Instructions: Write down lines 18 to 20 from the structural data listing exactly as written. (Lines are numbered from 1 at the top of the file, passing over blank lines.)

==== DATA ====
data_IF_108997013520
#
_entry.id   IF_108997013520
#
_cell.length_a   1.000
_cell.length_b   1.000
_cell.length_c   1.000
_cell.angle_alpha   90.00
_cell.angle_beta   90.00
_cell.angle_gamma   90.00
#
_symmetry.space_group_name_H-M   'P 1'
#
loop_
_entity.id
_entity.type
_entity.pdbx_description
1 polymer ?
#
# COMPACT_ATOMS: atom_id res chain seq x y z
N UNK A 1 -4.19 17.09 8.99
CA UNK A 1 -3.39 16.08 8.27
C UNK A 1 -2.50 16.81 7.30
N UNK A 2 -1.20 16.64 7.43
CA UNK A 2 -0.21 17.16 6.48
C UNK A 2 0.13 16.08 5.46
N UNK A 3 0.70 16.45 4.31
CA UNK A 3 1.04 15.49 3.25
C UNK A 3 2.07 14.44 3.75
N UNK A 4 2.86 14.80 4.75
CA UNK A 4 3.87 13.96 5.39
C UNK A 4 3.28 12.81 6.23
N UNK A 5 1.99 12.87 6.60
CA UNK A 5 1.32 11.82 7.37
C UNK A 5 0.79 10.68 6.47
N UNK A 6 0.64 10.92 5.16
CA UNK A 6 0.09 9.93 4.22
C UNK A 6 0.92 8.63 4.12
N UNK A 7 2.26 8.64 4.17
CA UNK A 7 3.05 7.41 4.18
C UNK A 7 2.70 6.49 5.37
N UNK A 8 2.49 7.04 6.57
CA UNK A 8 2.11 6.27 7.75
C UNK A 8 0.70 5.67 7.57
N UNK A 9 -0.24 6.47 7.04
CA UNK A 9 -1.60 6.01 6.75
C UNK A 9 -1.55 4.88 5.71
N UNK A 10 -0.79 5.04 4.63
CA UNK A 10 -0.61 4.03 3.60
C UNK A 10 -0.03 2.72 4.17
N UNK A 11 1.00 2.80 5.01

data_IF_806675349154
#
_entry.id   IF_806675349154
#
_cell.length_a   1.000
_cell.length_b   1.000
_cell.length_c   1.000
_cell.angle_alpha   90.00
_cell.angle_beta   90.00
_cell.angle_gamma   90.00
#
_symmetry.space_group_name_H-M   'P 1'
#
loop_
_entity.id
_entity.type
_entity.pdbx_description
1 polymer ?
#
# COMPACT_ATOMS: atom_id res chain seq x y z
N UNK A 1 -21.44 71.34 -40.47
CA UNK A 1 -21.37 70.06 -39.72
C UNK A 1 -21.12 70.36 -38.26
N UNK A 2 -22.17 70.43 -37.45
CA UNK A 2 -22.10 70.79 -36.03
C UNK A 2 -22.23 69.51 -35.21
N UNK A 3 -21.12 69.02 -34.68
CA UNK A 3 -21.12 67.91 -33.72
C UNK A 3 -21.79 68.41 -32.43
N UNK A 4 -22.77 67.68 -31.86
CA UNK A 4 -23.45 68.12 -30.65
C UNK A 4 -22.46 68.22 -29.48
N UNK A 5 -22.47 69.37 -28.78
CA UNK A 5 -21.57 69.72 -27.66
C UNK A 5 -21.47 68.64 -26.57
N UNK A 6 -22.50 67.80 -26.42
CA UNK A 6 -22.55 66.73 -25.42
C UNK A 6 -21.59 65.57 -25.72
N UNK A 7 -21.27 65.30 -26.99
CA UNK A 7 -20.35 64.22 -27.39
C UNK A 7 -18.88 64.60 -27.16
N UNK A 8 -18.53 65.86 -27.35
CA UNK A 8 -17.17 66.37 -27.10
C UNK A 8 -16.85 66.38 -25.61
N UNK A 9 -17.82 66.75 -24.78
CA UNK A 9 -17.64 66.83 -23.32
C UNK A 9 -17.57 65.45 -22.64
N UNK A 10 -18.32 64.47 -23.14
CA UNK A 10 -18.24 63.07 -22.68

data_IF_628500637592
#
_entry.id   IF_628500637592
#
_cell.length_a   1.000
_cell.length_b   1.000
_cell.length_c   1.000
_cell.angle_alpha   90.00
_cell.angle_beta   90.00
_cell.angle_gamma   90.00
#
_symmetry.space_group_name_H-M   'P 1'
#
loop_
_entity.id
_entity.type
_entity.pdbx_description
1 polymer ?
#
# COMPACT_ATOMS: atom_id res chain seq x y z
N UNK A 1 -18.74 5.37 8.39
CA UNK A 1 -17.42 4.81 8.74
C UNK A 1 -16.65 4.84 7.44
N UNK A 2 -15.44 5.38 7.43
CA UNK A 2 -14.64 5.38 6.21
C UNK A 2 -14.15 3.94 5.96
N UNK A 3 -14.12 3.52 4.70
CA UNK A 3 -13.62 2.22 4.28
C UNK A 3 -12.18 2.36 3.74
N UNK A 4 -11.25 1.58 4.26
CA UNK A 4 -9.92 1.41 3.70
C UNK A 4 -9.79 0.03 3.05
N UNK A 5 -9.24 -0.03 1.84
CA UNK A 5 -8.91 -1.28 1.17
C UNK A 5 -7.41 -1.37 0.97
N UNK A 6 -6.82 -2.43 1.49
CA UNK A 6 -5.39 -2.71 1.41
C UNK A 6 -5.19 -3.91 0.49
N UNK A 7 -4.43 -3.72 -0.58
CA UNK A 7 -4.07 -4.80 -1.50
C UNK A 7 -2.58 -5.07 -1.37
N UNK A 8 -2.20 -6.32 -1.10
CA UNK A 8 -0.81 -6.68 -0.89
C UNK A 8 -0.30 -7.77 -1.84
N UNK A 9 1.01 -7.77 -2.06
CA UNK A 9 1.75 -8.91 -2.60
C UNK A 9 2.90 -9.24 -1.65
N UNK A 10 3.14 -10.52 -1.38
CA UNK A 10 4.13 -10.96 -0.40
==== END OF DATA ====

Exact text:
1 polymer ?
#
# COMPACT_ATOMS: atom_id res chain seq x y z